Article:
Here are Rebe and Mike to tell the story of the archive and explain how two publications and two journeys became entwined.
Ernest Westlake, around 1910 from Delair, Justin B., 1985: ‘Ernest Westlake (1855-1922) Founder Member of the Hampshire Field Club’, Hampshire Field Club Archaeological Society, 41, 37-44.
The first time I encountered Ernest Westlake’s papers was in the archival reading room of the Pitt Rivers Museum, Oxford, in January 2000. I remember thinking, ‘How do I start? Which box, which folder?’ I knew almost nothing of the archive, or of the man who created it.
I decided to begin with Westlake’s letters to his children, for they trace his journey from England to Tasmania, and they were written to those he loved. In these delightful and personal letters I felt got to know Westlake; a tenacious, passionate and eccentric man. They make engrossing reading in their own right.
When I turned to Westlake’s six field notebooks, I was surprised and pleased anew. He collected not only stone artefacts, but memories! Westlake spoke to many settler Tasmanians; his notebooks are filled with accounts of massacres, warfare and shame. Westlake spoke to many Tasmanian Aborigines as well who shared with him their continuing cultural practices and language. In Westlake’s little field notebooks beats the archival ‘heart of Tasmania’ of the book’s title.
Stories in Stone includes more than 8000 images of records. Not all of these relate to Westlake’s Tasmanian journey, for he was a man of many and multifarious interests. Also included are the papers of those esteemed scholars who studied Westlake’s collections after his death.
As Mike Jones notes below, there are many reasons why researchers might explore Stories in Stone. Westlake’s lifework could never be captured in one book! Its breadth is why I wanted to digitise his papers before I began a narrative history. As I reflect in Into the Heart of Tasmania:
“It is rare that a historian has their chief archive available online for readers. You can go and query my interpretation, or travel beyond my focus on [Westlake’s] Tasmanian journey to carry out your own exploration of Westlake’s life and work. Indeed, I hope you do.”
Having my ‘chief archive’ online is humbling, but it has also been liberating. It has allowed me to write more imaginatively, knowing that readers can substantiate my text; that I didn’t ‘make it all up’! So it is that I felt able to write as if I could ‘see’ Westlake; watch him walk up the stairs of British Museum, cross a busy Swanston Street in Melbourne, or fall off his bike in Tasmania.
Into the Heart of Tasmania recounts not only Westlake’s journey, but also my journey of following in his footsteps, trying to hear and see that which he failed to understand: a living Tasmanian Aboriginal culture. It is a book of two, entwined journeys. In the same way, the book and the web resource are also entwined. They can be explored in parallel so that they inform and enrich each other.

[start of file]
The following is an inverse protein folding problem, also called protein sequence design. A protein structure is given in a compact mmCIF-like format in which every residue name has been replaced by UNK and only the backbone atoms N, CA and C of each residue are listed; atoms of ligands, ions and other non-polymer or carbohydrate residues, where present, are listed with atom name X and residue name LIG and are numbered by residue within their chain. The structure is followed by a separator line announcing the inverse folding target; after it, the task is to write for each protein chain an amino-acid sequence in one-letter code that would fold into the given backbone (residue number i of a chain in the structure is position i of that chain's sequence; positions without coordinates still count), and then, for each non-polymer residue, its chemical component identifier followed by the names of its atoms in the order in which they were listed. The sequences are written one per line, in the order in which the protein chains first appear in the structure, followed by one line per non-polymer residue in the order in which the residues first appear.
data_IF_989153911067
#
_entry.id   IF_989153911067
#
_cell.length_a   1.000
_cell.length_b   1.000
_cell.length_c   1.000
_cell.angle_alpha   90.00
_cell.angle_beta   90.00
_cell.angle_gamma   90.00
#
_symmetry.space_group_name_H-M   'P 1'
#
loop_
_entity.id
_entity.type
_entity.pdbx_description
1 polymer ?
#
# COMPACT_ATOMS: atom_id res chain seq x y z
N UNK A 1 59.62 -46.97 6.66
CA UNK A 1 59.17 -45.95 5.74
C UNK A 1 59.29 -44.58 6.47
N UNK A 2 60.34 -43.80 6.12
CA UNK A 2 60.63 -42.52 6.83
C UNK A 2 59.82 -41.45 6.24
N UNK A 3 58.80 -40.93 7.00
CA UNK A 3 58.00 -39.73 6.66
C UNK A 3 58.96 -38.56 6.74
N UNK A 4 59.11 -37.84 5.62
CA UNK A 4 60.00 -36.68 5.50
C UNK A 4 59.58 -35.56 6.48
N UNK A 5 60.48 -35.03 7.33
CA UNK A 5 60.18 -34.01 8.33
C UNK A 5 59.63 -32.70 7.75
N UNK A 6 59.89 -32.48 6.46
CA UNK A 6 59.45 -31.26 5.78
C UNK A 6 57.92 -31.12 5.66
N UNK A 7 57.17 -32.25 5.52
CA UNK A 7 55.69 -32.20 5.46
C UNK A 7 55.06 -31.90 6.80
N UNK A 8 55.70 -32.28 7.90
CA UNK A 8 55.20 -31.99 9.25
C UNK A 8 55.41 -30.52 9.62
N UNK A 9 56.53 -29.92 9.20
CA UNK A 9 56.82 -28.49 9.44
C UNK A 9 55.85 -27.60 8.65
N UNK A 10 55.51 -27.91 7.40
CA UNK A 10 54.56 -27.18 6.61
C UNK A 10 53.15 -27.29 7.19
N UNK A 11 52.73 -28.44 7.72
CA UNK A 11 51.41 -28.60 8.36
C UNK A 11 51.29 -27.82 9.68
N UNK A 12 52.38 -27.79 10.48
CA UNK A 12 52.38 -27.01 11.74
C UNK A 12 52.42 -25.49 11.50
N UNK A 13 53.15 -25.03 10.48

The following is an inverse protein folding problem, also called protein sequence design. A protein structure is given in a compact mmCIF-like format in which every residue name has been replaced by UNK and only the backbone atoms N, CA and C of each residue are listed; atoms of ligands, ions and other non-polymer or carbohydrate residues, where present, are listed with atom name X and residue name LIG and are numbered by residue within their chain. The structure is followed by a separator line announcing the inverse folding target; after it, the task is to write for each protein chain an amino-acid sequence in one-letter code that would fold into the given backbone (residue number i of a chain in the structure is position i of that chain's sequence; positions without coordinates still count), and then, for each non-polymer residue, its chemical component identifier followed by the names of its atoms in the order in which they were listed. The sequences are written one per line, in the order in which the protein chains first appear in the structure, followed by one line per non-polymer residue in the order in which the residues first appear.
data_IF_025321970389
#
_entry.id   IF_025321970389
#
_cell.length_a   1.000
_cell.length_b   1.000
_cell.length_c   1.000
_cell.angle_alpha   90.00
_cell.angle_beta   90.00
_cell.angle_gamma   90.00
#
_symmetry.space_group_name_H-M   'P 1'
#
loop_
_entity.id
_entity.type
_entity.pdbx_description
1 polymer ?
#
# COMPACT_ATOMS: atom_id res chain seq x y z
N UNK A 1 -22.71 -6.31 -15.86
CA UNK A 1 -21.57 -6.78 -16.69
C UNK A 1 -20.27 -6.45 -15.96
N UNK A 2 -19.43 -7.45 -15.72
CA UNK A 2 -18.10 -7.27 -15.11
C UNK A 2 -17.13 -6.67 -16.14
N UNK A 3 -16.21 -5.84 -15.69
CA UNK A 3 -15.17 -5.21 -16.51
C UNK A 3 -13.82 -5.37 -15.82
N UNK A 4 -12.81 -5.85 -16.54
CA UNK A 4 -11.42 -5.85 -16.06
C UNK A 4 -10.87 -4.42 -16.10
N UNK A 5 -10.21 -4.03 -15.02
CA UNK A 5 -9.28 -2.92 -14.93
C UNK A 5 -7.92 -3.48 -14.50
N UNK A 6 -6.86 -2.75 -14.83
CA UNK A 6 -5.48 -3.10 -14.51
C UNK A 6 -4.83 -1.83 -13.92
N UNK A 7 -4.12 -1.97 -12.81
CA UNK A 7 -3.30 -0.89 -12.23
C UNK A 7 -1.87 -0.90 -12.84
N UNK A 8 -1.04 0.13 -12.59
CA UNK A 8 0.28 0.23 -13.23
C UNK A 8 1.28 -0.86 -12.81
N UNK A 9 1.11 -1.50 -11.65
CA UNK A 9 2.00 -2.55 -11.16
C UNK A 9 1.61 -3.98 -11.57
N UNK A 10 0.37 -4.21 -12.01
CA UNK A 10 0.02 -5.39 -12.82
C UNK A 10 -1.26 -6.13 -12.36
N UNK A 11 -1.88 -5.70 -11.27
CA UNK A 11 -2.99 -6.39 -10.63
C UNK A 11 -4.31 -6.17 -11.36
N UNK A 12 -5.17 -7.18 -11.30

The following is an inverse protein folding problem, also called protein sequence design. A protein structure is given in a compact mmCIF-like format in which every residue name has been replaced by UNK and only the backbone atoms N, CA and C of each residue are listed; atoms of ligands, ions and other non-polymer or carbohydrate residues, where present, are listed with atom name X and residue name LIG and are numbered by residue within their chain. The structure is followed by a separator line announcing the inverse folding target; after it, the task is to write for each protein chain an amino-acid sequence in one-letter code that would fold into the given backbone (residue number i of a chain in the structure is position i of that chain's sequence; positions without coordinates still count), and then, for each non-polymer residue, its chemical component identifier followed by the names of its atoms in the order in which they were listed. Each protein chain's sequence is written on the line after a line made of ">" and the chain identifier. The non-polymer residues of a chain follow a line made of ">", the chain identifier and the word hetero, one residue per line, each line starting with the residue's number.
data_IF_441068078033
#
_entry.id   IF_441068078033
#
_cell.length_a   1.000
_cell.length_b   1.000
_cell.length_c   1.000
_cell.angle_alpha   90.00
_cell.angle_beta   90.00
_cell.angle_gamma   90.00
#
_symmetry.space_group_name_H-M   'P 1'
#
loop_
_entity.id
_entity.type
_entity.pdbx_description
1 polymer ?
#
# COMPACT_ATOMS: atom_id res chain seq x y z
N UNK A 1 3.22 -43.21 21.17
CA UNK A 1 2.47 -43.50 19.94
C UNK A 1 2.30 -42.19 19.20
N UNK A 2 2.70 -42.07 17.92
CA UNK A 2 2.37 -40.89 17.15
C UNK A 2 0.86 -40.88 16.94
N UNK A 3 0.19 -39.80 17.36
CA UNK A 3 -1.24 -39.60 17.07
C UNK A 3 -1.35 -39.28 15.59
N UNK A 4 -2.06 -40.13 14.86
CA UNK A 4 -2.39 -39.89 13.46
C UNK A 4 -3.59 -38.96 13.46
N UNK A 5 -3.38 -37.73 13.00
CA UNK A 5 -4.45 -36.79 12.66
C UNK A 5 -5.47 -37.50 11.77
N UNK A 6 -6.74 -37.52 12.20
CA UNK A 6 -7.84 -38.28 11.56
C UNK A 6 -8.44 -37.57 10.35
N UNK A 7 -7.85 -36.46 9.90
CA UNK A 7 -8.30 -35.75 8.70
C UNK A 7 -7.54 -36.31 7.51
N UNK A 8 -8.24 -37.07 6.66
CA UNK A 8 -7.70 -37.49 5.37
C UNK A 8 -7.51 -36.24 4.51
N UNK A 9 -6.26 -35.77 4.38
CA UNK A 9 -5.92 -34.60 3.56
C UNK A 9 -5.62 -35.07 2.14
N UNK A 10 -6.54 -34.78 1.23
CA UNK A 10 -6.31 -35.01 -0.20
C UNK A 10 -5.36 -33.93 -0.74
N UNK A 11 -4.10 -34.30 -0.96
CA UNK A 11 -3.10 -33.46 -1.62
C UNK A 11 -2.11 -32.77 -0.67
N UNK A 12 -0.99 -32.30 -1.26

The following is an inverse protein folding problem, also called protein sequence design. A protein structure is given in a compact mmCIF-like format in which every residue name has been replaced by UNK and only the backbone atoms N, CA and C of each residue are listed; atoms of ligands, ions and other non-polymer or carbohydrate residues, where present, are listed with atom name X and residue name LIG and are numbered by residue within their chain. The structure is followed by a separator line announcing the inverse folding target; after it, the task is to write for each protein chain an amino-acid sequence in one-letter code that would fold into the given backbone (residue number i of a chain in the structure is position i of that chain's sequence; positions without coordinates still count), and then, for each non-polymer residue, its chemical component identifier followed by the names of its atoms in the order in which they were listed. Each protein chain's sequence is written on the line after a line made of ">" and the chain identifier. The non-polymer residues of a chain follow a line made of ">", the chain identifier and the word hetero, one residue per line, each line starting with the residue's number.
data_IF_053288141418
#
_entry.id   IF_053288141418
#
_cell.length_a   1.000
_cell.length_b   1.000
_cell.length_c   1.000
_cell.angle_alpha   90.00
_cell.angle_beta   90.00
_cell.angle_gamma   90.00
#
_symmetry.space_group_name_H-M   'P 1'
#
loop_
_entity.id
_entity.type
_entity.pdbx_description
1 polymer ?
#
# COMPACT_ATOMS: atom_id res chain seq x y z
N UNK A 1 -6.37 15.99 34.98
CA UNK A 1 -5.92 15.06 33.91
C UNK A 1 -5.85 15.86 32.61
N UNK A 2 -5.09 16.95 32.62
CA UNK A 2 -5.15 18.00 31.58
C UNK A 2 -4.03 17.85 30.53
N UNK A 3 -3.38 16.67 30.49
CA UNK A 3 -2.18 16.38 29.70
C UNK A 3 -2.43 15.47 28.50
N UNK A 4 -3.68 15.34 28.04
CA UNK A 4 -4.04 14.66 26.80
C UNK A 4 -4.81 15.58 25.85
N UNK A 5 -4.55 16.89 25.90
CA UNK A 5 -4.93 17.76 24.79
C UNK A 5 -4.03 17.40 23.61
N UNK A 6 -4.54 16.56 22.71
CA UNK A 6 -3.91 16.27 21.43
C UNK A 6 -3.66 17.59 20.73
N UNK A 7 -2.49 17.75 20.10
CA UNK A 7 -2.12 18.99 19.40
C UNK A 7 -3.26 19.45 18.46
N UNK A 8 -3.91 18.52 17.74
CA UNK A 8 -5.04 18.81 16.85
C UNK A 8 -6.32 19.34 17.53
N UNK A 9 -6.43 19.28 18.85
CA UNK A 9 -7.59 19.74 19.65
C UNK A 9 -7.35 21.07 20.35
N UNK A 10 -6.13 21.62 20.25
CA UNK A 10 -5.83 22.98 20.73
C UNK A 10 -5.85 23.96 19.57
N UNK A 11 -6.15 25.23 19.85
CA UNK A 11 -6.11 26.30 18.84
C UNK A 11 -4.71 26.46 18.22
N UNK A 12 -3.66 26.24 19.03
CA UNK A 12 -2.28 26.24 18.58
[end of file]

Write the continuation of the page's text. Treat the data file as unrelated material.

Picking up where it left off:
In 2006 Rebe Taylor began conversations with Gavan McCarthy, Director of the University of Melbourne’s Australian Science and Technology Heritage Centre, which became the eScholarship Research Centre (ESRC) in 2007. Gavan agreed that the archive deserved a full digital guide to make the collection more discoverable and accessible to users. He began working with Rebe to bring her notes and paper listing into the Heritage Documentation Management System (HDMS), a standards-compliant archives collection management system developed and used by the ESRC and its predecessors.
However, Gavan and Rebe knew that to truly make the collection accessible – including to Australian researchers and Tasmanian communities – the archive needed to be digitised. The first stage took place in 2008, when Gavan and Rebe travelled to the Pitt Rivers Museum and digitised the Westlake Papers and related documents (3678 images) using a portable overhead camera, tripod and lights. Two years later, Mike Jones visited the Oxford University Museum of Natural History and the Pitt Rivers and created an additional 4586 images including material related to Westlake’s French eolith collection and papers related to his interest in psychical phenomenon.
The resulting guide contains full inventory-level descriptions of these collections – papers from five collections, four listed in their entirety – as well as the access images. But Stories in Stone is also much more than a basic archival finding aid. Drawing on her deep knowledge of the collections and her research into Westlake’s life and travels, Rebe combined archival description with detailed contextual information, biographical notes, cross-references and more to produce a rich, scholarly digital publication.
Innovative, comprehensive and generous in its approach, Stories in Stonewas recognised by the Australian Society of Archivists in 2013, winning the Mander Jones Award for ‘Best finding aid to an archival collection held by an Australian institution or about Australia’. It is both a companion piece to Into the Heart of Tasmania and a significant achievement in its own right.
The Stories in Stone online archive was first published in 2010 by the eScholarship Research Centre, The University of Melbourne in conjunction with the Pitt Rivers Museum, Oxford and the Oxford University Museum of Natural History. You can explore the archive at westlakehistory.info.